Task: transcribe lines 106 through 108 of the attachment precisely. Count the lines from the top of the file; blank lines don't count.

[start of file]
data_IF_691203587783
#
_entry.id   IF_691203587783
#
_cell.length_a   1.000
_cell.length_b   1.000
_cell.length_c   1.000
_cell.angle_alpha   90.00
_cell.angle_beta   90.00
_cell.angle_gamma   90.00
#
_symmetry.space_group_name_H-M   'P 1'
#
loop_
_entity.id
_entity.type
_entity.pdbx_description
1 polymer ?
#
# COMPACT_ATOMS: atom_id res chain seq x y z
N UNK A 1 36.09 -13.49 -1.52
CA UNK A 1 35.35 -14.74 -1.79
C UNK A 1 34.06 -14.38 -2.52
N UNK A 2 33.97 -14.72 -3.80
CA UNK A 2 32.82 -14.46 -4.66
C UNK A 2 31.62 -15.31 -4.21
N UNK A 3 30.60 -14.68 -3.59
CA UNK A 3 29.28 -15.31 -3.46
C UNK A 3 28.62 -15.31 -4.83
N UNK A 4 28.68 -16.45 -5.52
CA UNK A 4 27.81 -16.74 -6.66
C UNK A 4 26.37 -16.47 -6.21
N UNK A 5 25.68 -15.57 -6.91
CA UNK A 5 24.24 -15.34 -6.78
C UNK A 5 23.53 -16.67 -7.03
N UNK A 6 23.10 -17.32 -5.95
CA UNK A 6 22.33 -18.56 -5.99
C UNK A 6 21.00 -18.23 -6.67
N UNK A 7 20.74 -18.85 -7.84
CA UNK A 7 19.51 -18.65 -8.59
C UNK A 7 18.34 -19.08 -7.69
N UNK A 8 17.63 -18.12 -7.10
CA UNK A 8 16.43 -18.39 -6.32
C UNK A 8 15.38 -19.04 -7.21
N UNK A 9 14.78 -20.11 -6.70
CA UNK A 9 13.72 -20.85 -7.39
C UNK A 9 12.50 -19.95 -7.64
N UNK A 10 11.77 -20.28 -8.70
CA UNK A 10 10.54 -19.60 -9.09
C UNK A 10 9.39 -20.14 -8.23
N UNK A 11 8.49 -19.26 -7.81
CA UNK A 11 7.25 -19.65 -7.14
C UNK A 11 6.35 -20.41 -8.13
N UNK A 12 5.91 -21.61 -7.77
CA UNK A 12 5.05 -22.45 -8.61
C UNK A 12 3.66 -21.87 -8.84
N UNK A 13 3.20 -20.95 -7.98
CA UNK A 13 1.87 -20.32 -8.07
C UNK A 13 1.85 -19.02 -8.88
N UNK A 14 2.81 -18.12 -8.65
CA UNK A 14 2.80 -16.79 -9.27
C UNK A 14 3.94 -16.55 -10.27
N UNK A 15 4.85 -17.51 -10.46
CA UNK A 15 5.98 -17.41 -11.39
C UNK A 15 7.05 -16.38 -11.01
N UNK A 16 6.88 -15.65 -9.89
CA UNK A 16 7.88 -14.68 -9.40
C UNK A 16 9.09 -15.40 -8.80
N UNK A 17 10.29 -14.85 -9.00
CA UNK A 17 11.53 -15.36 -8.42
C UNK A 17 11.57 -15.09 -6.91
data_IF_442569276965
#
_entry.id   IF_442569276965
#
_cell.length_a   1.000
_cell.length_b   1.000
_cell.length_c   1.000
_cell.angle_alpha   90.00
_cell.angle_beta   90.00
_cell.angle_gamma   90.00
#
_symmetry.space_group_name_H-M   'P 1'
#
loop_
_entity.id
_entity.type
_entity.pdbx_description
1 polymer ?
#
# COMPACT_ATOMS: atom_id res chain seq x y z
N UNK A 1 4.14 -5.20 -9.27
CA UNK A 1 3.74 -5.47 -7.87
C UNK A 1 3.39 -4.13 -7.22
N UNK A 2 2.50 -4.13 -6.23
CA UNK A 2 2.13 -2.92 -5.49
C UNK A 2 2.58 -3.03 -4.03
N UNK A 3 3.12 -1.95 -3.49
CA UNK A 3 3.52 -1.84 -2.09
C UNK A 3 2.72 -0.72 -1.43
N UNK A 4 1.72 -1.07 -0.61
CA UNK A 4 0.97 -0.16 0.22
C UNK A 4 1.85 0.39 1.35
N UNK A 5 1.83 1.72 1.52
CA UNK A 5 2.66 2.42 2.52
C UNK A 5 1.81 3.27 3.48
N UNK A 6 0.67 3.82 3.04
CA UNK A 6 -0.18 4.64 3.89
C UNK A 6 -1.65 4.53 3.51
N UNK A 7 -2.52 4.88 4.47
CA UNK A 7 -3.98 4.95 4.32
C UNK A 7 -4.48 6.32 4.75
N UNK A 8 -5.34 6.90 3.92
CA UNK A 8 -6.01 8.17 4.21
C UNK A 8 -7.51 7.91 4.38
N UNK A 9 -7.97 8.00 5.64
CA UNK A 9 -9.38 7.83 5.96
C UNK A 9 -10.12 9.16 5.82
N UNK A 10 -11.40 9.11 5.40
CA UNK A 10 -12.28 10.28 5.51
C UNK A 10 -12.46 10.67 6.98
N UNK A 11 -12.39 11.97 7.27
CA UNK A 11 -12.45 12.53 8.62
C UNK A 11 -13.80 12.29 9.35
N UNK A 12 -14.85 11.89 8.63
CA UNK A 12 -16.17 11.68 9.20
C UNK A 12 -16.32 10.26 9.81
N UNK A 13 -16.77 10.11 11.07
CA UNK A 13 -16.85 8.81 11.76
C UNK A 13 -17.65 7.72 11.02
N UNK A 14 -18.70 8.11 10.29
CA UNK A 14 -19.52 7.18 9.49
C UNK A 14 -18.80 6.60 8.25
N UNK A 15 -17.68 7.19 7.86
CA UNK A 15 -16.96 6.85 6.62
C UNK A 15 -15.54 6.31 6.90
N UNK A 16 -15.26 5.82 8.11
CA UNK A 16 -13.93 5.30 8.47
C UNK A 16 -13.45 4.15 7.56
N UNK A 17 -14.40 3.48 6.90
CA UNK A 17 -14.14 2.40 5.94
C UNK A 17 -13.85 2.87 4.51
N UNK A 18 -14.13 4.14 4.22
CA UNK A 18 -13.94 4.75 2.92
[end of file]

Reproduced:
C UNK A 5 1.81 3.27 3.48
N UNK A 6 0.67 3.82 3.04
CA UNK A 6 -0.18 4.64 3.89